I remember enjoying math. Admittedly, it was a long time ago, before there was long division or variables or parabolas. The simplicity of addition, subtraction, multiplication, and division meant that I could always rely on my parents for help with any homework I was struggling with. This pattern carried through into about seventh grade, where I was put into an advanced math course.
In my school district, this meant that the entire seventh grade math curriculum was shoved into the first month of school, and the entire eighth grade math curriculum into the remaining time. If your average dropped below a 65, you would be put back into regular math.
From day one, I struggled in the course. The pace was fast, the math was hard, and my parents were pretty much helpless when faced with these new math problems. As September turned into October, I knew I was in trouble. I begged my parents to put me back into seventh grade math, but they insisted that I stick it out and keep trying. Eventually, I stopped doing my homework and sabotaged myself back into the normal paced math class.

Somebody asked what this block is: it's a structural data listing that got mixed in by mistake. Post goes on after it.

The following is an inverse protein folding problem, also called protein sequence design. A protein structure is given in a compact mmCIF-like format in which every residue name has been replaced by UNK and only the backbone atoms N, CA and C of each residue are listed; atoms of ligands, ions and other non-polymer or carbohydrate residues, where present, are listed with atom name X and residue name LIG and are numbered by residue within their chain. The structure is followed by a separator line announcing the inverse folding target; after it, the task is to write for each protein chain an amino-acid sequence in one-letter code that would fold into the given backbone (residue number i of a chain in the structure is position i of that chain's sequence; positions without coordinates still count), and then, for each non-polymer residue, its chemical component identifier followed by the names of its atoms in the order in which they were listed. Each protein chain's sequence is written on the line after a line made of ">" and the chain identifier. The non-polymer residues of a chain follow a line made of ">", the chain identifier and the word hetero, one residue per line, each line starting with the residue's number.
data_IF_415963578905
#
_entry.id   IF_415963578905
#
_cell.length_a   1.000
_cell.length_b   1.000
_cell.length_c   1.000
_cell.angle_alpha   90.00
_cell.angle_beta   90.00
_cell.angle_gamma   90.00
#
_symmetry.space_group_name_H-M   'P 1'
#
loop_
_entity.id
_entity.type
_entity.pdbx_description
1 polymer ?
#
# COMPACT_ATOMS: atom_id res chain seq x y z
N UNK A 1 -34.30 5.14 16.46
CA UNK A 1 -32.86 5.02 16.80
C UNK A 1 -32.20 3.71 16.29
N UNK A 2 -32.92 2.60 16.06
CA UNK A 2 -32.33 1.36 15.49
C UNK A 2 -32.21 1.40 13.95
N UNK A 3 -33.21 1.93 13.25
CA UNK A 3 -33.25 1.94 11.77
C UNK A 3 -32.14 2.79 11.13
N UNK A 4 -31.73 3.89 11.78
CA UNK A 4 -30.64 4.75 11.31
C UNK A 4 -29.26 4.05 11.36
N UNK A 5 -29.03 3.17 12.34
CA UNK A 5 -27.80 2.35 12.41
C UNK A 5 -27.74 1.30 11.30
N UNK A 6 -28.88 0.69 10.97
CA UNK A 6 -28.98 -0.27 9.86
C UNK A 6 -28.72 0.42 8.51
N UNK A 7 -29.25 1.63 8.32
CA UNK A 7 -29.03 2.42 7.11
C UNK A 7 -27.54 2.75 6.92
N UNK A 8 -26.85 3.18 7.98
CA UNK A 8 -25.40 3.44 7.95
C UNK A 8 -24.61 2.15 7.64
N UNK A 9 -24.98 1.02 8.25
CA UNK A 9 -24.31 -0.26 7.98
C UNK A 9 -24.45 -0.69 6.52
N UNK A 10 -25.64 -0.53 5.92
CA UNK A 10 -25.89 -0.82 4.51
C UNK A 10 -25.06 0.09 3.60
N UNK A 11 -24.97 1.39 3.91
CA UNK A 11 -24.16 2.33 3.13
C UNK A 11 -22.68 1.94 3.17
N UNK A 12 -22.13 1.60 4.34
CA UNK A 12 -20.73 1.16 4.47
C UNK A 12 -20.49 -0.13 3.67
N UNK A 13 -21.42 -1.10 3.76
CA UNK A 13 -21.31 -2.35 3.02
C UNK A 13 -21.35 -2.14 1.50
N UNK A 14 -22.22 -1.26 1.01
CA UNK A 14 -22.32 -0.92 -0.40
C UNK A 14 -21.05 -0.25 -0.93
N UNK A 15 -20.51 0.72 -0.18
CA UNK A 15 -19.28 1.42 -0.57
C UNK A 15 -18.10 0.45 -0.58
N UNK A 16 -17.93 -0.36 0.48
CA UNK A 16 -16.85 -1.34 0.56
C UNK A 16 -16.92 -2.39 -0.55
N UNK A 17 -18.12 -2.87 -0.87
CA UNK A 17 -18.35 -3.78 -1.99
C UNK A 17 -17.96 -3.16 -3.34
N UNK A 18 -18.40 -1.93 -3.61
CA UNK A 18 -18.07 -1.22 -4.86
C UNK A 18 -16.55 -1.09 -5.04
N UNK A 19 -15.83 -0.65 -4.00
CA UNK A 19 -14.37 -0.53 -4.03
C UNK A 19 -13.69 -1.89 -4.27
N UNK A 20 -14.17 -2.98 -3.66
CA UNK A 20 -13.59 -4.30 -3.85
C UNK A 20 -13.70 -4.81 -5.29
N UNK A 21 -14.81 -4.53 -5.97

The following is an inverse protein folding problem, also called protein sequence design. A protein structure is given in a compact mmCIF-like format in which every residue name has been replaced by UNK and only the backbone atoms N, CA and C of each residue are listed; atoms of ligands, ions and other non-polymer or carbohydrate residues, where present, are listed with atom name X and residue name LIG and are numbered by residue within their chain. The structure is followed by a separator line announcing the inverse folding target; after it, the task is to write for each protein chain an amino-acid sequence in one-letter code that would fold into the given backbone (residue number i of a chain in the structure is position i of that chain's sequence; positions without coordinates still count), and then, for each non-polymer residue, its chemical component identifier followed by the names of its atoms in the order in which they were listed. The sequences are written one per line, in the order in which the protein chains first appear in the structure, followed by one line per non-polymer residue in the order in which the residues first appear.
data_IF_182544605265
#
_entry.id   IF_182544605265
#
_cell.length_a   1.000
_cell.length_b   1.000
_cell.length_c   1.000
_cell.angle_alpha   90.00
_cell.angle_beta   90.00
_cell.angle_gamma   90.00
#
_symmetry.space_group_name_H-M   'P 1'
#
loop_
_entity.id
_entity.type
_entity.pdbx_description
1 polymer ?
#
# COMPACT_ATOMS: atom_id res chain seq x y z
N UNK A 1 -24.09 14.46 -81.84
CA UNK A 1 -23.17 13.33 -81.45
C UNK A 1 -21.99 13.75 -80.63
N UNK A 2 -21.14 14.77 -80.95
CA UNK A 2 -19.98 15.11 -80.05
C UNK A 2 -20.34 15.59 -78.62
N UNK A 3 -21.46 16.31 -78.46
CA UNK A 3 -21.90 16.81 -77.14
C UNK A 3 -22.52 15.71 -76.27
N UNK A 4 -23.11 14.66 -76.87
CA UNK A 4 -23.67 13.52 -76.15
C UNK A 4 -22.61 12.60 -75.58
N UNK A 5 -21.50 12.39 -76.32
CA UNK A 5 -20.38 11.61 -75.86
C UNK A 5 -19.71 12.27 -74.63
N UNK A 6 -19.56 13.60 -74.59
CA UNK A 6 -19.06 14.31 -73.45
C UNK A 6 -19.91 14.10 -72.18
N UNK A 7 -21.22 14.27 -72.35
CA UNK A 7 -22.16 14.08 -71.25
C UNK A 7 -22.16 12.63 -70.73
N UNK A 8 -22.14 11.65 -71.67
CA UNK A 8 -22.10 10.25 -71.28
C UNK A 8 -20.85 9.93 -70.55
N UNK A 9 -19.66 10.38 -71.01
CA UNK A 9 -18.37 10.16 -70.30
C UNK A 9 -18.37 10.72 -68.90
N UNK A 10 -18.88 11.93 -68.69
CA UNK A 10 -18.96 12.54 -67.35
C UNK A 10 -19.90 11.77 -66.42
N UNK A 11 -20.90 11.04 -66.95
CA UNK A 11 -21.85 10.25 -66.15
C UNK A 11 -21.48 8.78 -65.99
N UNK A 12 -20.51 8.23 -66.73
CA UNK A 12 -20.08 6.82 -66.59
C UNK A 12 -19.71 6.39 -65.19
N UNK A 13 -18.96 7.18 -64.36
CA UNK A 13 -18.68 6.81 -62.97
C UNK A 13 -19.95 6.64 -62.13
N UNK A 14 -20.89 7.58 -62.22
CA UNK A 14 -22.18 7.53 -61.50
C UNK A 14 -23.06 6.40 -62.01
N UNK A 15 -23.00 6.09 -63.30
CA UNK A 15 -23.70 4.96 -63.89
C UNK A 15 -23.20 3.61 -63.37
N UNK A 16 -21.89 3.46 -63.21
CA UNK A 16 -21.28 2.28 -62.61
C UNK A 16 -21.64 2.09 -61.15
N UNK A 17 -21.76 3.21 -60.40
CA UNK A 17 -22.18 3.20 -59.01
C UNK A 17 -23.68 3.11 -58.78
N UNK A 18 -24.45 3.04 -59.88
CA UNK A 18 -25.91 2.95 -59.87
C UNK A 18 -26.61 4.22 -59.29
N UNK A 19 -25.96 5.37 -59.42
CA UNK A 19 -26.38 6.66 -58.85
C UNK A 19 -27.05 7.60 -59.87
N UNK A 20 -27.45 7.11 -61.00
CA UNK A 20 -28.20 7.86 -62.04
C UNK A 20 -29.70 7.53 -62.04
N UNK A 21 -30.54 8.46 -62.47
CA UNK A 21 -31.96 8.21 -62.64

Now, it certainly isn’t my parent’s fault that I didn’t continue with advanced math. After all, I gravitated towards English and social studies and somehow convinced myself that I just wasn’t good at math. The fact that my homework had gotten to a level that my parents couldn’t easily help me with was only incidental.
However, having YouTube around would definitely have helped me get through advanced math. A quick search of the website reveals plenty of people who are able to walk you through almost any problem, from trigonometry to algebra. Watching somebody complete the steps of a math problem is important, and the visualization that a video provides can help out kids who don’t respond as well to sample problems in the textbook. YouTube can also help take the pressure off of parents to remember how to do math they may not have done since their own days in high school. YouTube also lets children take charge of helping themselves on their homework, rather than leaving it up to their parents or guardians.